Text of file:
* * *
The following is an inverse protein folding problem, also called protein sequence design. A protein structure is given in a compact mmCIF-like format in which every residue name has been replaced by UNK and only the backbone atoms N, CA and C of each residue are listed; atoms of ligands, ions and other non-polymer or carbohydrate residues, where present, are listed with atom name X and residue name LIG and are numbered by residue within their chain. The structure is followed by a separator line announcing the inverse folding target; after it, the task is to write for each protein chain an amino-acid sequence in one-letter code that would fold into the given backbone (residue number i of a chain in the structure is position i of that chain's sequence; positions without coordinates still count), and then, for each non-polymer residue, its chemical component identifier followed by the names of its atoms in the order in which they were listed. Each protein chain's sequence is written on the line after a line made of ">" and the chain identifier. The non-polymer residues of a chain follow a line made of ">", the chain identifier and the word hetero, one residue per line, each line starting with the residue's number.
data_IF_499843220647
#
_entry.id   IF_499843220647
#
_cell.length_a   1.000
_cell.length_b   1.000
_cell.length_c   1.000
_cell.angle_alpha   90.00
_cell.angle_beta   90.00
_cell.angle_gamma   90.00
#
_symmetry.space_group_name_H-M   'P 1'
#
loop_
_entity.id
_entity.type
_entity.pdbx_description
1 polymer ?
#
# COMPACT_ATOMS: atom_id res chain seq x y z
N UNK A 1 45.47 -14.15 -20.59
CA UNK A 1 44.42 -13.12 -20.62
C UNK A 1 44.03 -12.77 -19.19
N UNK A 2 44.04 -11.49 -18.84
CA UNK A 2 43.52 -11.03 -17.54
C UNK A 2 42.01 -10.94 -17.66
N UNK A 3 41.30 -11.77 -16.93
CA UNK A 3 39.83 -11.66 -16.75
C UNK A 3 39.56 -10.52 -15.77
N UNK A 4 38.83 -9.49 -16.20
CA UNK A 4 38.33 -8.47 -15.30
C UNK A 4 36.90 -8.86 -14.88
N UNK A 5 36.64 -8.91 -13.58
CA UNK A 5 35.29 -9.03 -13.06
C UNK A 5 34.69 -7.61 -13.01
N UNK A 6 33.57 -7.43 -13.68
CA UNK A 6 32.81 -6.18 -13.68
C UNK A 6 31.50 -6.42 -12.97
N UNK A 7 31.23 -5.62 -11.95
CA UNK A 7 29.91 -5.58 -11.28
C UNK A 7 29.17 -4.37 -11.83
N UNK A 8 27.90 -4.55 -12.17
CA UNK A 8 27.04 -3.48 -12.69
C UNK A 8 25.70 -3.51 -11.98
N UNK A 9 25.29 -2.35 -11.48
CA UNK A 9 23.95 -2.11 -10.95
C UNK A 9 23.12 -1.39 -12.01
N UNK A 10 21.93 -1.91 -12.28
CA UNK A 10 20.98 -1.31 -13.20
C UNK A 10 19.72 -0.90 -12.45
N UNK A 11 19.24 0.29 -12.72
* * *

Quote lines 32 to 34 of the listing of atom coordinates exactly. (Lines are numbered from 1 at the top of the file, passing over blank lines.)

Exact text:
CA UNK A 4 38.33 -8.47 -15.30
C UNK A 4 36.90 -8.86 -14.88
N UNK A 5 36.64 -8.91 -13.58